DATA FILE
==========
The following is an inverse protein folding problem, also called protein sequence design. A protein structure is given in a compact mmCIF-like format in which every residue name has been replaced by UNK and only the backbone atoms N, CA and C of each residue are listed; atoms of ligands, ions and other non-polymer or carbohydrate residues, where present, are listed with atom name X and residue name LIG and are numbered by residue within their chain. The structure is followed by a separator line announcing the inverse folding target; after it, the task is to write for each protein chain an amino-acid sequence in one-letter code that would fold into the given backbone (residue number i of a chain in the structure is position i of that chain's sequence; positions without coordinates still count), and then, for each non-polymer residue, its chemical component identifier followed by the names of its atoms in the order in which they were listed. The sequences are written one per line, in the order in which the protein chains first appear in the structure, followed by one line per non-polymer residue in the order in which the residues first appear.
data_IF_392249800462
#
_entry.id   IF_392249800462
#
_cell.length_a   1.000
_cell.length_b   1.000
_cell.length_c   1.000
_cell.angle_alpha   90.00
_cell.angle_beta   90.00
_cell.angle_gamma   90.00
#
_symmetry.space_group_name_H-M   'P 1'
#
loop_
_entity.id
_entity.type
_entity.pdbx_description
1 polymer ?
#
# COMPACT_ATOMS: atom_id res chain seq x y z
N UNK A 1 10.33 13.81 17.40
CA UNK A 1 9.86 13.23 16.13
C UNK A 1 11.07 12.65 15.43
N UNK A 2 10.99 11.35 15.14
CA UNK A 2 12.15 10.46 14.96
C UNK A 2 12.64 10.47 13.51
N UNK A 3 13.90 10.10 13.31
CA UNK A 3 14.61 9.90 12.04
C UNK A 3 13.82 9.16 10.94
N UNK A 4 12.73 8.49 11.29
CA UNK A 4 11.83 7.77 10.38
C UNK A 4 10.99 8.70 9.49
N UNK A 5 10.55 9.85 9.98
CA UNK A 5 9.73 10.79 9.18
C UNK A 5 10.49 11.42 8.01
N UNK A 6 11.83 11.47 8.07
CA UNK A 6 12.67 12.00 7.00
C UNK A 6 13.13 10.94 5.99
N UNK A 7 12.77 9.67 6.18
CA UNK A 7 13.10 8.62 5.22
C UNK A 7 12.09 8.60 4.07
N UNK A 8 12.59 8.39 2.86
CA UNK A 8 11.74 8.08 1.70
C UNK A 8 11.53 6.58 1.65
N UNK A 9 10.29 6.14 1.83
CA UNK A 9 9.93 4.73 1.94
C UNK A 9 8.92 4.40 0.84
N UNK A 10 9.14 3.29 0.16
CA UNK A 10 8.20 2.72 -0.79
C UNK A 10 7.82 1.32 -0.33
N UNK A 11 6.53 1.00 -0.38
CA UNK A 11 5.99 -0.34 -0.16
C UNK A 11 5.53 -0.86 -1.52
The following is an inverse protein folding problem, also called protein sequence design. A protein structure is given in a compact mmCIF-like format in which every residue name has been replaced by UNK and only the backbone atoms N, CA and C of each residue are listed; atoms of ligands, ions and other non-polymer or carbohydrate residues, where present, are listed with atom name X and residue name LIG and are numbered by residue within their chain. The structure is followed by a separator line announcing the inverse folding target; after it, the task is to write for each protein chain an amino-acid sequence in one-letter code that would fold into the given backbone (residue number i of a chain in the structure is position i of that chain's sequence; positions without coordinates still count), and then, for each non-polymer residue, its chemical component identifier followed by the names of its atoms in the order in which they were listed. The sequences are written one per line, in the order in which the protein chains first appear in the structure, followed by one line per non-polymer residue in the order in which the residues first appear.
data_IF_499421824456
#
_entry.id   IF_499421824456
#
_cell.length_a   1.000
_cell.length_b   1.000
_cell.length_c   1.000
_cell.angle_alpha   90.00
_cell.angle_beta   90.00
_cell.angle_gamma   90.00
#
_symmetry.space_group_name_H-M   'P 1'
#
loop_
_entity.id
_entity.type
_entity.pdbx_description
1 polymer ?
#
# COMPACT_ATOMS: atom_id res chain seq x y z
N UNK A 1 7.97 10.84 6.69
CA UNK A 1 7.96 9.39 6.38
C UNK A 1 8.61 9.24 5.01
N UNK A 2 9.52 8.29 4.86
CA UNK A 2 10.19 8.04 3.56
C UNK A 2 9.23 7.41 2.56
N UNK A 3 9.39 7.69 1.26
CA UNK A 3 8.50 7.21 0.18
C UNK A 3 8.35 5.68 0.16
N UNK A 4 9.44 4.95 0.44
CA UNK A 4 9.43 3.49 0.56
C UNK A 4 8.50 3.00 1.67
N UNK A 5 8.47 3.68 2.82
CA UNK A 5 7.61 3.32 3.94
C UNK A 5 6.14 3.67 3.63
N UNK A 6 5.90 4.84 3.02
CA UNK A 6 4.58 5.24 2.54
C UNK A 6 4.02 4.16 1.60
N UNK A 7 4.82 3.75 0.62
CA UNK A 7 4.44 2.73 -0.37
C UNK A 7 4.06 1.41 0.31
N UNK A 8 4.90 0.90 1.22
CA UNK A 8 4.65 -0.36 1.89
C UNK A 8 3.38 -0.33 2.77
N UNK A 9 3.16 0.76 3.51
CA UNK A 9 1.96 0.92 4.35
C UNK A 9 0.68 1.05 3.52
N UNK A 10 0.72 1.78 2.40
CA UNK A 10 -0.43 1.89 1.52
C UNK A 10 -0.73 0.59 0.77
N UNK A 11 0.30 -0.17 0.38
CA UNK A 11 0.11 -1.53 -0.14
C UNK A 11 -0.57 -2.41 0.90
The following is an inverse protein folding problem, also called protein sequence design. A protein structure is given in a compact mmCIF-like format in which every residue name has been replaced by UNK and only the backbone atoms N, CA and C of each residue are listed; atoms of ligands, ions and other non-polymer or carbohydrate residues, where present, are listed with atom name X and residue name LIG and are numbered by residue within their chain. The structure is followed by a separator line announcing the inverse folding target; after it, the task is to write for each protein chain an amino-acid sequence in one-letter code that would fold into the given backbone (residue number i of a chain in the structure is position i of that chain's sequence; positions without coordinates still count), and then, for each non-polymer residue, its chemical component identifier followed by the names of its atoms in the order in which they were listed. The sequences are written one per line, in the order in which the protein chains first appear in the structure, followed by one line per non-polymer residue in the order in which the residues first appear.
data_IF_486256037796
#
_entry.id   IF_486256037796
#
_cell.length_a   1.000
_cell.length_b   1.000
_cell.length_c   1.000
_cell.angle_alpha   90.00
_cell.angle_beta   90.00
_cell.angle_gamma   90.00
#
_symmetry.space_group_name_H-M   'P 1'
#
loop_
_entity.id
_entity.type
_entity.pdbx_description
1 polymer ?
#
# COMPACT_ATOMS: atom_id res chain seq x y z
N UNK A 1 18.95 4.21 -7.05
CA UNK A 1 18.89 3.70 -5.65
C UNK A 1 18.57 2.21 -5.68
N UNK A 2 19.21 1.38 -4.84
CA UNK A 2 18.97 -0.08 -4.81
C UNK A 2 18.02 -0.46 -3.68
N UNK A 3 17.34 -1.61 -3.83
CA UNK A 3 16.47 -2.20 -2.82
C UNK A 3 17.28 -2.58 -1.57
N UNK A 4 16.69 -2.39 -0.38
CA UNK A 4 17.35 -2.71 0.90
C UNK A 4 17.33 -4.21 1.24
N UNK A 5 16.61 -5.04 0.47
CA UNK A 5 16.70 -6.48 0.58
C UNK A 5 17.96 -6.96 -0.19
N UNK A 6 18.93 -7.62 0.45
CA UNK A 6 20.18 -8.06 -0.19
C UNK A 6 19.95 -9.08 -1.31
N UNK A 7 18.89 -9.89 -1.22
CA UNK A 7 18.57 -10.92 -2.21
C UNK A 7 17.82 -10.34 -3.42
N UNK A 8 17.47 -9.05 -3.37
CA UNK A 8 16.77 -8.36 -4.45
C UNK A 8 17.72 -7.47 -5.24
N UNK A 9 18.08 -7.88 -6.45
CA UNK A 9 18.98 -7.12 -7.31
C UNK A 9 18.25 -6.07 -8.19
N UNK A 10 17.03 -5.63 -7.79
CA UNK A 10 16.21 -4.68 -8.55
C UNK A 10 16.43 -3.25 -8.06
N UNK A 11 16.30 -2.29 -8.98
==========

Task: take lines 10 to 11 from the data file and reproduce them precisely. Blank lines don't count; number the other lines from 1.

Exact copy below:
_cell.angle_beta   90.00
_cell.angle_gamma   90.00